The Kennel Club welcomed the decision of the Welsh Government to ban third party sales.
Holly Conway, Head of Public Affairs at The Kennel Club commented, ‘We certainly welcome the results of this consultation and that the public overwhelmingly support the move to ban third party sales of puppies in Wales, which we have long-campaigned for and is a vital step forward to tackle the cruel puppy farming industry. 
‘Sadly, too often irresponsible breeders both in Wales and elsewhere have depended on commercial third party sellers – like ‘dealers’ or pet shops – to disguise the horrific conditions puppies are bred and brought up in to the public, readily making a huge profit while causing untold suffering. 
‘When this policy is implemented it should stop the suffering of many dogs and send a very strong message to puppy buyers that it is never ok to see a puppy in any environment other than the one it was born and raised in, and with its mum. 
‘It’s absolutely vital, particularly in the current climate, that people wanting to get a dog take their time to really do their research, find a responsible breeder and bring home a happy, healthy new addition to the family, and avoid any unnecessary suffering caused by quick decisions which play into the hands of profit-hungry puppy farmers. 
‘We call upon the Welsh Government to bring forward this legislation without undue delay.’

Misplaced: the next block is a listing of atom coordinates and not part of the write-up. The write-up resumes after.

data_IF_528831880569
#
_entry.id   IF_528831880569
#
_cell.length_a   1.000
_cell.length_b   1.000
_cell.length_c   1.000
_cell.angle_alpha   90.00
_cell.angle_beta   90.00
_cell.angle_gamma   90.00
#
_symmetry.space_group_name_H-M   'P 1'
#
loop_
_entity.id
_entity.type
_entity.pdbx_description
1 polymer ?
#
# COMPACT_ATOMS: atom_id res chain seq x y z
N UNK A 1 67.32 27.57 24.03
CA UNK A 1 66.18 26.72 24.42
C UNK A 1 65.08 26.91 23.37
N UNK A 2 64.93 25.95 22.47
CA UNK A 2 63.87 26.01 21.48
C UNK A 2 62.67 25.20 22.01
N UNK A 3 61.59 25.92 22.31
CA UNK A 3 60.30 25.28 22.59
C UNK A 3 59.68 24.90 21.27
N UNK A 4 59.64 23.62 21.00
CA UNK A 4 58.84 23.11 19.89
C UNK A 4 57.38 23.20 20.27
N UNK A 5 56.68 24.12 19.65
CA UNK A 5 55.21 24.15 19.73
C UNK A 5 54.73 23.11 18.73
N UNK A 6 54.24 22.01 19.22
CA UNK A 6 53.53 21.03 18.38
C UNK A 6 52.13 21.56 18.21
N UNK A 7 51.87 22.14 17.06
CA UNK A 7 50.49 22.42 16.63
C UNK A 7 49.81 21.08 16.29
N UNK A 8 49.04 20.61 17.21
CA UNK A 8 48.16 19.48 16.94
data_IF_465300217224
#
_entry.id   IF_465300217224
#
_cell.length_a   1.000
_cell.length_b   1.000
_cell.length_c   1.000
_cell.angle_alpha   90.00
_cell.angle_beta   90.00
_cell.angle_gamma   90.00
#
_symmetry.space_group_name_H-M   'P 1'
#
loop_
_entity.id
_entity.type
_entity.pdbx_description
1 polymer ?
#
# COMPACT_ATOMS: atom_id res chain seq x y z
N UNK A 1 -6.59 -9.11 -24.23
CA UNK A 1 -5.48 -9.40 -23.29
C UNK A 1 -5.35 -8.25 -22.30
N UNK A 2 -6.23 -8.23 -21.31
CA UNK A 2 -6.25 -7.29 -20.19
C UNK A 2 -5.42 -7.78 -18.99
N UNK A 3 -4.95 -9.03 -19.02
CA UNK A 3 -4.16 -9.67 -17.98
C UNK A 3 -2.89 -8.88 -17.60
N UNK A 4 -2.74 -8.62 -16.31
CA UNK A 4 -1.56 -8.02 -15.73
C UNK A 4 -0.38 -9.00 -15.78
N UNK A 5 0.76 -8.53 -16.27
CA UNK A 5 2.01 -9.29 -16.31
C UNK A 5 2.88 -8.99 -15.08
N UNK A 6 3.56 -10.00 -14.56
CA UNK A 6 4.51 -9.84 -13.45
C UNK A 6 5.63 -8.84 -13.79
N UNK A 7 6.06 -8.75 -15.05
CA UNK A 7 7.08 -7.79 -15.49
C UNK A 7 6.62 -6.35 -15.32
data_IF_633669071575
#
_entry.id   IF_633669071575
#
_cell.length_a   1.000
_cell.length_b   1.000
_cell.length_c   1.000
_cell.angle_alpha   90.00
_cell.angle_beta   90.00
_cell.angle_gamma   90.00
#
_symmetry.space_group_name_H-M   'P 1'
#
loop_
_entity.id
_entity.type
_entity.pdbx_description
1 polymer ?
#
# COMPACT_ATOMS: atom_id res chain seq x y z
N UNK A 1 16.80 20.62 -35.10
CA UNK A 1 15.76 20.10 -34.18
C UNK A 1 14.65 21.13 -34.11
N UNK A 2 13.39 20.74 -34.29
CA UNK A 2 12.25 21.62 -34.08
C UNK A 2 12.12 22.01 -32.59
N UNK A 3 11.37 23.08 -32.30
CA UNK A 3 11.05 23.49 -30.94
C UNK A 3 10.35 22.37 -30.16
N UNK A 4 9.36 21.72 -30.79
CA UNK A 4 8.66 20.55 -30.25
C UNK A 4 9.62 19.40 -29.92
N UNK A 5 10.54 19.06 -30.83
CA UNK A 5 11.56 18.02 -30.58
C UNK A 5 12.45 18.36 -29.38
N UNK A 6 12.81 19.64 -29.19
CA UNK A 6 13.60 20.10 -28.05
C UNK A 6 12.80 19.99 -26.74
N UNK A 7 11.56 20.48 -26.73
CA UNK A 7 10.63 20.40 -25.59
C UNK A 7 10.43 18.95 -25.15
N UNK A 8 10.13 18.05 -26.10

Vet and Lucy’s Law campaigner Marc Abraham told OUR DOGS, ‘I am pleased it is finally happening but sad that it has taken so long.
‘They have known about this for decades. Sluggishness costs lives.
‘It is a positive step, it could have been done much earlier, not only for the for the breeding dogs but for the puppies.
‘They have issued statement after statement saying they are going to bring in Lucy’s Law.
‘Very good news for dogs but it has taken so long. It is all progress.
‘Thank you to Cariad, Friends of Animals Wales, councillor Maureen Webber, Eluned Morgan, Vicky Howells, Andrew R T Davies, Our Dogs and everyone who has helped the campaign.
‘Most, if not all, the Senedd were supporting and most, if not all, councils supported it. There is just the frustration that it has taken so long.
‘Lucy (the Cavalier King Charles Spaniel that inspired the campaign) came from a Welsh breeding farm. So it is has come full circle in a way.
‘Hopefully it will lead to the end of puppy farms. Breeders will now be accountable and once you have accountability and transparency it will be harder for puppy farmers to sell puppies. It is a huge win for campaigners.
‘There is now pressure on Scotland, who promised to bring in Lucy’s Law, and we have heard nothing since.
‘Robin Newton, a DUP member of the Northern Ireland assembly, plans to introduce a Private Members’ Bill to get Lucy’s Law passed in Northern Ireland.
‘Once Northern Ireland, Scotland, Wales and England have passed Lucy’s Law there will be nowhere to go for puppy farmers in the UK.
‘Lucy’s Law in Wales is fantastic.’